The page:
How to select a babysitter without regretting it
Many mums struggle to leave their pride and joy with a babysitter. Placing your confidence and trust, along with the most precious thing in your world, in the arms of a complete stranger is a big ask. That said, every mum needs a break, so it's worth your while doing a bit of research to make sure your long-awaited night out is both wonderful and worry-free. Here are some tips for choosing a babysitter that you'll feel comfortable with.
Use a family member or friend whenever possible
You'll feel much more comfortable leaving your child with someone you and your child knows and trusts. The added assurance that the person minding your little one loves and cares for them almost as much as you do, is invaluable. Don't be afraid to ask a close friend as well as your parents or in-laws to do you a babysitting solid, you'll be surprised at how much good friends want to help you out, especially if they have kids and you can return the favour.
If you must use a stranger, ask around first and check references
Like anything, the best recommendations are from friends. Ask for babysitter recommendations from other mums you trust in your mother's group, at kindy, at the school gate, or mums you work with rather than simply plucking a name from the phone book or local rag.
Once you have some names, it's vital that you check references. These may come from other families who have used the sitter, school teachers, employers or community leaders. Try to contact more than one reference so you're confident that the people you're talking to are true contacts and not a friend posing as a past client.
When you contact families the sitter has worked for, ask how many kids they have. Also, find out if they ever had any problems with the way the sitter interacted with their children. Suss out as much as you can and jot down notes next to the sitter's name. This will help you to pre-evaluate them and work out if you're going to meet them in person.
Pick quality over price
The more babysitters that you have to choose from, the more likely it is that you'll find someone who ticks all of your boxes - including price. However, if you have limited options and are stuck between getting a sitter with numerous quality references, or someone who will work for cheap, always dish out the extra money. Like anything, you pay for quality. Anything can happen while you are away and you need someone with experience to ensure that your child will be as safe as possible. This includes paying more for a sitter that has first aid certifications, or has had experience in childcare centres or pre-schools.
Have a meet and greet
Once you've done a background check, the next step is to invite the sitter over for a meet and greet. This is your chance to ask questions and to see how he or she interacts with your kids. This is important because you'll be able to get a feel for how much your prospective sitter likes kids and how your little ones warm to them too. Be sure to ask about the sitter's training in First Aid or CPR. Discuss what he or she may do in certain emergency situations. It's ok to treat this meeting like a job interview, because that's actually what it is - you're paying for a service so you want to be sure the person you hire has the skills and experience that matches your criteria. A competent sitter will be able to answer these questions and prove he or she can handle the job.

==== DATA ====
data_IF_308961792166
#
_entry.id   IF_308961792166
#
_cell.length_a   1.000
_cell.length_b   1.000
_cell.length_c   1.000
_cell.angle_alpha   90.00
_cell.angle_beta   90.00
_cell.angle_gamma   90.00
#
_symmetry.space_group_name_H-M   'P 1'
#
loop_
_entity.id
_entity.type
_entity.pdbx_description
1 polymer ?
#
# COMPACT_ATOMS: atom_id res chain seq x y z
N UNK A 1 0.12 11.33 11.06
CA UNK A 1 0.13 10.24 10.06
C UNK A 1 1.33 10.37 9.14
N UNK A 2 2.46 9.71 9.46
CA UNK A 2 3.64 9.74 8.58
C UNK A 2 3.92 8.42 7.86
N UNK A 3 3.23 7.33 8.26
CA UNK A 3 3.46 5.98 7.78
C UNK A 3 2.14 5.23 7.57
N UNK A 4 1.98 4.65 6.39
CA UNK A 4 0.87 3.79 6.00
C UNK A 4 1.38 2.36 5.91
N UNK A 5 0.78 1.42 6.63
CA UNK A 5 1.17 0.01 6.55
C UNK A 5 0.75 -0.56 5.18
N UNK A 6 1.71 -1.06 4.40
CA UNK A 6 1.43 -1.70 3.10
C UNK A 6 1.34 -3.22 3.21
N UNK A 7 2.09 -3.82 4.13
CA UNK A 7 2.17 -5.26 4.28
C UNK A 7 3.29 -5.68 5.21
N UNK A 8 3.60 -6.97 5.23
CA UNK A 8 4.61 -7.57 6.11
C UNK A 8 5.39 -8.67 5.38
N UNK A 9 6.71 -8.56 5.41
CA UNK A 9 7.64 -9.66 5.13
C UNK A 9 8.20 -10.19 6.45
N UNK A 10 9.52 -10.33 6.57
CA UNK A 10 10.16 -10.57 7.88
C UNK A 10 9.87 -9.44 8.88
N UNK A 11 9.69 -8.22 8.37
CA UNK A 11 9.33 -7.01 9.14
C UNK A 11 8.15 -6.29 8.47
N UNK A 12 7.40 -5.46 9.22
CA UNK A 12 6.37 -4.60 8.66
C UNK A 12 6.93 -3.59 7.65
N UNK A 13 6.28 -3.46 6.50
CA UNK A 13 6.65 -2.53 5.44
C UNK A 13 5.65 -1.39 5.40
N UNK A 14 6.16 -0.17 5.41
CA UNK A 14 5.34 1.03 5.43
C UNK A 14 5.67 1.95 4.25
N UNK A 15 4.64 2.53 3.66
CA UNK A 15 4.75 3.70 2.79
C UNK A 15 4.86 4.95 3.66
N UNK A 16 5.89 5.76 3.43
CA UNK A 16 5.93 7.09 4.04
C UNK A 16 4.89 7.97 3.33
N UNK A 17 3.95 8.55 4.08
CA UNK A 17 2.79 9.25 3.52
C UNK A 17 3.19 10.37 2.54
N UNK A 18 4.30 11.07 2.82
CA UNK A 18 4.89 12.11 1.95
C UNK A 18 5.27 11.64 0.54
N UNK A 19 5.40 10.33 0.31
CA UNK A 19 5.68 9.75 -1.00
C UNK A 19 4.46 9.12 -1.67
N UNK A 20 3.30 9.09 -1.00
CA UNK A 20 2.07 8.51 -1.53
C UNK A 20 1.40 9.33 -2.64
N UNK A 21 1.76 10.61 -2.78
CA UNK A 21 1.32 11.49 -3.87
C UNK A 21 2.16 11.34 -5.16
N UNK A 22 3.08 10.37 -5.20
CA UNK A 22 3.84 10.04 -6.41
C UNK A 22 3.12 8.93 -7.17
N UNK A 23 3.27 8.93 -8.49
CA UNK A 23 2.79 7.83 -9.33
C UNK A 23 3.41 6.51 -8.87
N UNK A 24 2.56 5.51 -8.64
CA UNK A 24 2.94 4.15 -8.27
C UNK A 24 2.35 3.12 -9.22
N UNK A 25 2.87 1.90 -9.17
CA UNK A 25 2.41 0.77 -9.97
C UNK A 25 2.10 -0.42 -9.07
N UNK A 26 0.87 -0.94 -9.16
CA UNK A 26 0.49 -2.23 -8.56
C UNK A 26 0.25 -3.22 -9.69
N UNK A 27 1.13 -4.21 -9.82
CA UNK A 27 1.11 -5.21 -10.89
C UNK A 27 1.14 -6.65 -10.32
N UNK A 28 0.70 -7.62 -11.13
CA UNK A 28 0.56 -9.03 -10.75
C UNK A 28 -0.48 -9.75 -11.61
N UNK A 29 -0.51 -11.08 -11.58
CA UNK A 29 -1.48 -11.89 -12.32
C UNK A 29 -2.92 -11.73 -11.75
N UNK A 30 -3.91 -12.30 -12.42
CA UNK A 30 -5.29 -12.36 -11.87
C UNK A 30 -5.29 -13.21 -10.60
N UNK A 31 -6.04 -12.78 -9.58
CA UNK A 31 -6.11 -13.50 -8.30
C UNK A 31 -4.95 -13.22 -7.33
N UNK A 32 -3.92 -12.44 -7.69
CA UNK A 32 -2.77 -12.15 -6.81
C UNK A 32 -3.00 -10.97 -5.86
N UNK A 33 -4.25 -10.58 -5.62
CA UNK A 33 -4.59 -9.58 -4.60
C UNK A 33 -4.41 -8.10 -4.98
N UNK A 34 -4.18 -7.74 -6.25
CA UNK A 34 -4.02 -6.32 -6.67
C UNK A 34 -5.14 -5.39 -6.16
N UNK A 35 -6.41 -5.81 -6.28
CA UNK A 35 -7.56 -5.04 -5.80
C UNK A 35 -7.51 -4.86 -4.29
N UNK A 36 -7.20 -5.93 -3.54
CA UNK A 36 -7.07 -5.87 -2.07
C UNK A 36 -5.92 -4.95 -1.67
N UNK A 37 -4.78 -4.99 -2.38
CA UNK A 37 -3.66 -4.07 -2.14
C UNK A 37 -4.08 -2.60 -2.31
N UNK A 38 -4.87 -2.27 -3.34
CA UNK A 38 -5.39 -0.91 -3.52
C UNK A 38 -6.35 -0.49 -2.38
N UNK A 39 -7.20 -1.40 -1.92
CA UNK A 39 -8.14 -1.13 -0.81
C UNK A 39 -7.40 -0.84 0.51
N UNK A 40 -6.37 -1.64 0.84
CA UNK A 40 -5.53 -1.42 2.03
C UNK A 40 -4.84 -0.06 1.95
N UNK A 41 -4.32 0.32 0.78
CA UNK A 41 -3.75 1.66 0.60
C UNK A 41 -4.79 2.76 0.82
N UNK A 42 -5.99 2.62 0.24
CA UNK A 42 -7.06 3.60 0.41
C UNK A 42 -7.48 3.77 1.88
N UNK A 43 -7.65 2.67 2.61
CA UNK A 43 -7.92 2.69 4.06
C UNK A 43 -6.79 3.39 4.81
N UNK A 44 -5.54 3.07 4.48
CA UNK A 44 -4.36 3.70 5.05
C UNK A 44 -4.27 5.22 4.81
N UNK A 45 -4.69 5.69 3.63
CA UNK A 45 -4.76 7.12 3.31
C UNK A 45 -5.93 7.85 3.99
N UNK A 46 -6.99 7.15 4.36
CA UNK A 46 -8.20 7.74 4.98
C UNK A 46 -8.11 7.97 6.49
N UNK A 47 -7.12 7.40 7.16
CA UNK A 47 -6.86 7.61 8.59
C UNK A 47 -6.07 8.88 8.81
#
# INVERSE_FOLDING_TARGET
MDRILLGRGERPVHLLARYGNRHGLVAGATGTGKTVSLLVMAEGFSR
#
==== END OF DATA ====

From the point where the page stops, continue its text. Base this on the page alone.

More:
Plan an early arrival for the babysitter
After you hire a sitter, have him or her come to your house a half-hour before you are to leave to go over all emergency issues. To make your (and the babysitter's) life easier, print out and fill out an emergency numbers contact sheet and be sure the sitter knows where to find it.
Call home to check on the kids and the babysitter
Be sure to call home, even if you left feeling completely comfortable with your new sitter, the first night you leave your little ones in their care. Call at a time when you may be able to head off a potential problem, such as half an hour after bedtime when the babysitter may be dealing with bedtime tantrums. You could suggest some ways for the sitter to coax your little one into bed and you'll also get an idea of how they're coping with the situation. Just make it a short and sweet call so you don't disrupt any order that the sitter may have put in place.
Go somewhere local
The first night your new babysitter looks after your kids, try to go out somewhere local. This will make you feel calmer knowing that should anything go wrong, you're not too far away to race home if need be. Likewise, don't make the first night a late one, allow for a bit of debrief time with the sitter after you come home to check how they went. This will also allow them to ask you any questions or tips on how they can better manage your kids next time.
This article was written by Lana Hallowes for Kidspot.com.au and has been adapted for Kidspot.co.nz